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Old school decision delayed one month

| May 21, 2004 12:00 AM

By Paul Boring, Western News Reporter

A local group interested in renovating the old Libby High School building was given until the end of next month to locate funds to stabilize the structure until further dollars can be secured, the Libby School Board decided at a regular meeting Tuesday night.

Vicki Munson of the Friends of Historic Libby High School presented possibilities for renovating the school, including potential sources of funding and future uses for the building.

Other proponents of renovation in attendance at the meeting discussed the historic significance of the decrepit building and underscored the intrinsic value of the old high school.

³Don¹t throw that historical monument away,² said Bruce Tate of Whitefish, whose father Ralph Tate was a longtime superintendent of Libby schools.

The pro-renovation group asked the school board for time to develop a restoration and funding plan. The school board granted the grass roots contingent until June 30.

Libby resident Gary Huntsberger was given the same deadline in February when he approached the board asking for time to develop a plan for demolishing the building. If Huntsberger is not able to come up with a plan acceptable to the board, the proposal will be nullified.

The board was adamant that funding would be the deal-breaker in either proposal, for restoration or razing.

³At this time, we¹re not saying it¹s going either way,² said chairperson Teri Kelly. ³It all comes down to money.²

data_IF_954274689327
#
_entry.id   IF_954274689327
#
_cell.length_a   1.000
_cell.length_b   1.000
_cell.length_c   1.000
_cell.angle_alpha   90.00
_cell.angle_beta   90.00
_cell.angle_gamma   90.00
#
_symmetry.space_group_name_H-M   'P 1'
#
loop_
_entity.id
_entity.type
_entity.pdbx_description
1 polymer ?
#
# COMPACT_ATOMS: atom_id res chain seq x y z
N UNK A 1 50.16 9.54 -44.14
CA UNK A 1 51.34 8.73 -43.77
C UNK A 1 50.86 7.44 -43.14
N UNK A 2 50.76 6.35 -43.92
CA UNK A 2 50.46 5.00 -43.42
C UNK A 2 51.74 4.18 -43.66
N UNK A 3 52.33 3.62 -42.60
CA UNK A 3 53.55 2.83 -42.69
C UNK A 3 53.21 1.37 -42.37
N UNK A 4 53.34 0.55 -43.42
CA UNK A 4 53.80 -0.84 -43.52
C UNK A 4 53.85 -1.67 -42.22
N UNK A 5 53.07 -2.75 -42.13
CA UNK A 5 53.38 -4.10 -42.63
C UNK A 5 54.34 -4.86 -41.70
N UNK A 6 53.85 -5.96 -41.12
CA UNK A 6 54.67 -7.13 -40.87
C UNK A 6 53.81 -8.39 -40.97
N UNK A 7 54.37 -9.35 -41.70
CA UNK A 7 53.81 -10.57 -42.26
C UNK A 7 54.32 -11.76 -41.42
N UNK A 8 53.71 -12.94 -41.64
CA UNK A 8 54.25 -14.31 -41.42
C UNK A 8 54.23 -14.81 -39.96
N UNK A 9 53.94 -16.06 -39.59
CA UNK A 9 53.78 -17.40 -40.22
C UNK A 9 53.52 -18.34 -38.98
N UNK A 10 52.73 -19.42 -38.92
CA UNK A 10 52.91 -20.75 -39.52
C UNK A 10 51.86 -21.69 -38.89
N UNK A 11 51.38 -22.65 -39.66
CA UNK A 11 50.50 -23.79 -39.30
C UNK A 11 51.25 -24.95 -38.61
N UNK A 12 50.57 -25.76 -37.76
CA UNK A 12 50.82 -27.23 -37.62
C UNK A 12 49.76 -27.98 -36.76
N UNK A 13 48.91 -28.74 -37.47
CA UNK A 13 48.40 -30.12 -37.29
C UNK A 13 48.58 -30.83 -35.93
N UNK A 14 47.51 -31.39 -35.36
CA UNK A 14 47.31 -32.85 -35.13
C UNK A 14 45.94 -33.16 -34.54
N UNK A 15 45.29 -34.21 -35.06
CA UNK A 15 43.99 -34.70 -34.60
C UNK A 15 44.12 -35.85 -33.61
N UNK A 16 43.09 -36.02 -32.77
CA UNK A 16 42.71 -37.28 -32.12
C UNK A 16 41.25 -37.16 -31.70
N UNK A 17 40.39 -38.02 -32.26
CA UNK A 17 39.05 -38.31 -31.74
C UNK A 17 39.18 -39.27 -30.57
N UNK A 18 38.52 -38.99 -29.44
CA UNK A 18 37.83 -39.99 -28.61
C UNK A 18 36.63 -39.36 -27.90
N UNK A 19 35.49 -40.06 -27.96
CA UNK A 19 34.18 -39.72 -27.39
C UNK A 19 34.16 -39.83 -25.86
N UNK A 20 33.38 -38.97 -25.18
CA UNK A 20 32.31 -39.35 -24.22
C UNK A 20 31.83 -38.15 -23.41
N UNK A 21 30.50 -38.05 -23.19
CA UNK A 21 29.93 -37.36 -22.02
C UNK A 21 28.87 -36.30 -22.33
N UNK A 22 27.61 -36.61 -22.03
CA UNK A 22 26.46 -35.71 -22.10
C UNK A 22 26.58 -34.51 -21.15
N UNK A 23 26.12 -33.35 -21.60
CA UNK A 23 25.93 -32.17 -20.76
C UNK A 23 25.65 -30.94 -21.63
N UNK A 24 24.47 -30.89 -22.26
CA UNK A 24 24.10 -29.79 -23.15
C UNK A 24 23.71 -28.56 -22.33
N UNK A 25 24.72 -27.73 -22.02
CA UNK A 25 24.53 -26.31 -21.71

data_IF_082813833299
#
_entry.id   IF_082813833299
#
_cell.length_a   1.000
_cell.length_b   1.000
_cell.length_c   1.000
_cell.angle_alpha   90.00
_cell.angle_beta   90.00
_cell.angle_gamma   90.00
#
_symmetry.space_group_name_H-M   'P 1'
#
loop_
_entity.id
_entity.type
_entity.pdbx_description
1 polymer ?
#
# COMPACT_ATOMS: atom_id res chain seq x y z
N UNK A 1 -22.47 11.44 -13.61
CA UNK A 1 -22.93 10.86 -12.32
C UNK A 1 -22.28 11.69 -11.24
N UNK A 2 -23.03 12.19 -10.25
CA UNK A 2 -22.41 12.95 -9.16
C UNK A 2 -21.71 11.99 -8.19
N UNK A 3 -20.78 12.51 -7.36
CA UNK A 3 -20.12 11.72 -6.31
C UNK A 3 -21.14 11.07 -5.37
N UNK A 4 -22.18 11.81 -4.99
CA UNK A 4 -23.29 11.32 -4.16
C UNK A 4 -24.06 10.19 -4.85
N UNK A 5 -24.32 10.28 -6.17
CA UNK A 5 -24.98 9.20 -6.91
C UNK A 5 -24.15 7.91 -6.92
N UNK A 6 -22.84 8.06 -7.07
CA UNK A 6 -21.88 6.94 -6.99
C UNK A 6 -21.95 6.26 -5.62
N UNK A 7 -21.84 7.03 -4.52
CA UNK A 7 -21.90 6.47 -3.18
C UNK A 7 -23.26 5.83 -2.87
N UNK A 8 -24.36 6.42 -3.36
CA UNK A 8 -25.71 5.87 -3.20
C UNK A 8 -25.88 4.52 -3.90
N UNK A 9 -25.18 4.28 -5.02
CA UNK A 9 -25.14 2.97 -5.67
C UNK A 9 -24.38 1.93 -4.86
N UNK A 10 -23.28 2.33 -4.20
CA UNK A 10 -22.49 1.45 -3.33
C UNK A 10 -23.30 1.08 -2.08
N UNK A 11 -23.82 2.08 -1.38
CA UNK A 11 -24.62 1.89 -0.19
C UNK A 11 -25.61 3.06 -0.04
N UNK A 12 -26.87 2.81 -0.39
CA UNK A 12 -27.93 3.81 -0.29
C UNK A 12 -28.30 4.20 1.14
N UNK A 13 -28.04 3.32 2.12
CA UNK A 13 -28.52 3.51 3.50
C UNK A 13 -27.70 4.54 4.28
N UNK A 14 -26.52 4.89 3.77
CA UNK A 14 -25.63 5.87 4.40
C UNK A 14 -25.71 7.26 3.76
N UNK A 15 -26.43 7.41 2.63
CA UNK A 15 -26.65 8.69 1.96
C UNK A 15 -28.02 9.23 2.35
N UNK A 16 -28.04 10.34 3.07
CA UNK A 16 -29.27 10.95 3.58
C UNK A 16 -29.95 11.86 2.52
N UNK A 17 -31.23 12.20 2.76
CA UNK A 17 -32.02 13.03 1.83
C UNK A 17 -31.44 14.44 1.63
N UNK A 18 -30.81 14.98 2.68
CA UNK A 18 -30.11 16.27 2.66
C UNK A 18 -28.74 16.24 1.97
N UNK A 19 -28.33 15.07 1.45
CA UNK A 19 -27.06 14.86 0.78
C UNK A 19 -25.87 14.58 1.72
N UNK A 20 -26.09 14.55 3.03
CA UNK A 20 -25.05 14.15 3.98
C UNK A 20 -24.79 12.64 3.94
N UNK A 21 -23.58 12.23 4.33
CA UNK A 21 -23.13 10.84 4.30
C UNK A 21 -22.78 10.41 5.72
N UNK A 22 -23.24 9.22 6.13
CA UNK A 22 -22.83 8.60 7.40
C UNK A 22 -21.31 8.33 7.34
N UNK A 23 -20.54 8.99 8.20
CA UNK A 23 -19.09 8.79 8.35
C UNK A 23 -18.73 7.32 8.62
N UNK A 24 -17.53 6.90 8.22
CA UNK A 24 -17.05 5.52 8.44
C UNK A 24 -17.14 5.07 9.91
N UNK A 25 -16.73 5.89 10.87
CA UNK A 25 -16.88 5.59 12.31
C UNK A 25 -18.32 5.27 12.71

Attending the meeting was a cross-section of the community, each person with their own personal views for the future of the building. Board member Melanie Wood acknowledged the sentimentality attached to a structure like the old high school, but added that the board¹s job is to place the education of children as top priority and the building poses a liability risk to the already financially strapped district.

³We have to weigh liability with sentimentality,² she said.

Libby Fire Chief Tom Wood emphasized the direness of the building¹s

condition. City Building Inspector John Norberg has also expressed his concerns with the structure and if not condemned by him, Wood said he could be forced to fence off the building and declare it a fire hazard.

³The city¹s got to do something one way or another,² he said.

Selling the building outright was another option discussed at the meeting. Although the idea found supporters in the community cross-section assembled and in board member Jim England, Superintendent Kirby Maki said that given the proximity of the property to the Central School and administration building, the board would be concerned with their new neighbor should the building be sold.

Former school board member Lee Disney suggested selling the building to generate much-needed school funds and to downsize assets.

³It¹s one other option and it might save you money and from having to tear it down,² he said.

Friends of Historic Libby High School will work feverishly in the next five weeks to locate sufficient funding to stabilize the building until more money is made available through grants and other sources.

In the meantime, Huntsberger said his plan is coming together and that he is now waiting for the remaining demolition bids. He was optimistic that his proposal would be available to the board by next month¹s board meeting, days before the deadline.